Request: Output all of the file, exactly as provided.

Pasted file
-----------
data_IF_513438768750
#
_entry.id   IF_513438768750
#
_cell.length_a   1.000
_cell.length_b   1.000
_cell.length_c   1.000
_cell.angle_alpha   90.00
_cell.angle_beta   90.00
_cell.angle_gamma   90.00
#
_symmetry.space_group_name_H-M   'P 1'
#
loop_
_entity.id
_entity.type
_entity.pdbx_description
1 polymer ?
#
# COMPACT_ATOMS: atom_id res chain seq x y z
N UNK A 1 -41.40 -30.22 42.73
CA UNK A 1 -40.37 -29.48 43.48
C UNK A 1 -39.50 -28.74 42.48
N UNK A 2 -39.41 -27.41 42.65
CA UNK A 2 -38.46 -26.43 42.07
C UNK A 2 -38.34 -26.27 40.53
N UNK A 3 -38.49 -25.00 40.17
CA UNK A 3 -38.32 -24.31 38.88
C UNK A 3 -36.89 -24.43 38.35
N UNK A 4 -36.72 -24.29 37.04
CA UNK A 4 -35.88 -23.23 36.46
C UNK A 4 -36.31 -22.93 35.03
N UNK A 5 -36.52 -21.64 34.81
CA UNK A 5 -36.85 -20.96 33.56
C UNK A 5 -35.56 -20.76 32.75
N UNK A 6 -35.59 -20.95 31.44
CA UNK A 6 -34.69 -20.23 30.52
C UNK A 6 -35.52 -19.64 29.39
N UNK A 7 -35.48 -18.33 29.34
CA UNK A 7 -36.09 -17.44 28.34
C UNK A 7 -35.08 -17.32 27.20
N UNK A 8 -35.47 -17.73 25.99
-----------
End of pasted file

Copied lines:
data_IF_513438768750
#
_entry.id   IF_513438768750
#
_cell.length_a   1.000
_cell.length_b   1.000
_cell.length_c   1.000
_cell.angle_alpha   90.00
_cell.angle_beta   90.00
_cell.angle_gamma   90.00
#
_symmetry.space_group_name_H-M   'P 1'
#
loop_
_entity.id
_entity.type
_entity.pdbx_description
1 polymer ?
#
# COMPACT_ATOMS: atom_id res chain seq x y z
N UNK A 1 -41.40 -30.22 42.73
CA UNK A 1 -40.37 -29.48 43.48
C UNK A 1 -39.50 -28.74 42.48
N UNK A 2 -39.41 -27.41 42.65
CA UNK A 2 -38.46 -26.43 42.07
C UNK A 2 -38.34 -26.27 40.53
N UNK A 3 -38.49 -25.00 40.17
CA UNK A 3 -38.32 -24.31 38.88
C UNK A 3 -36.89 -24.43 38.35
N UNK A 4 -36.72 -24.29 37.04
CA UNK A 4 -35.88 -23.23 36.46
C UNK A 4 -36.31 -22.93 35.03
N UNK A 5 -36.52 -21.64 34.81
CA UNK A 5 -36.85 -20.96 33.56
C UNK A 5 -35.56 -20.76 32.75
N UNK A 6 -35.59 -20.95 31.44
CA UNK A 6 -34.69 -20.23 30.52
C UNK A 6 -35.52 -19.64 29.39
N UNK A 7 -35.48 -18.33 29.34
CA UNK A 7 -36.09 -17.44 28.34
C UNK A 7 -35.08 -17.32 27.20
N UNK A 8 -35.47 -17.73 25.99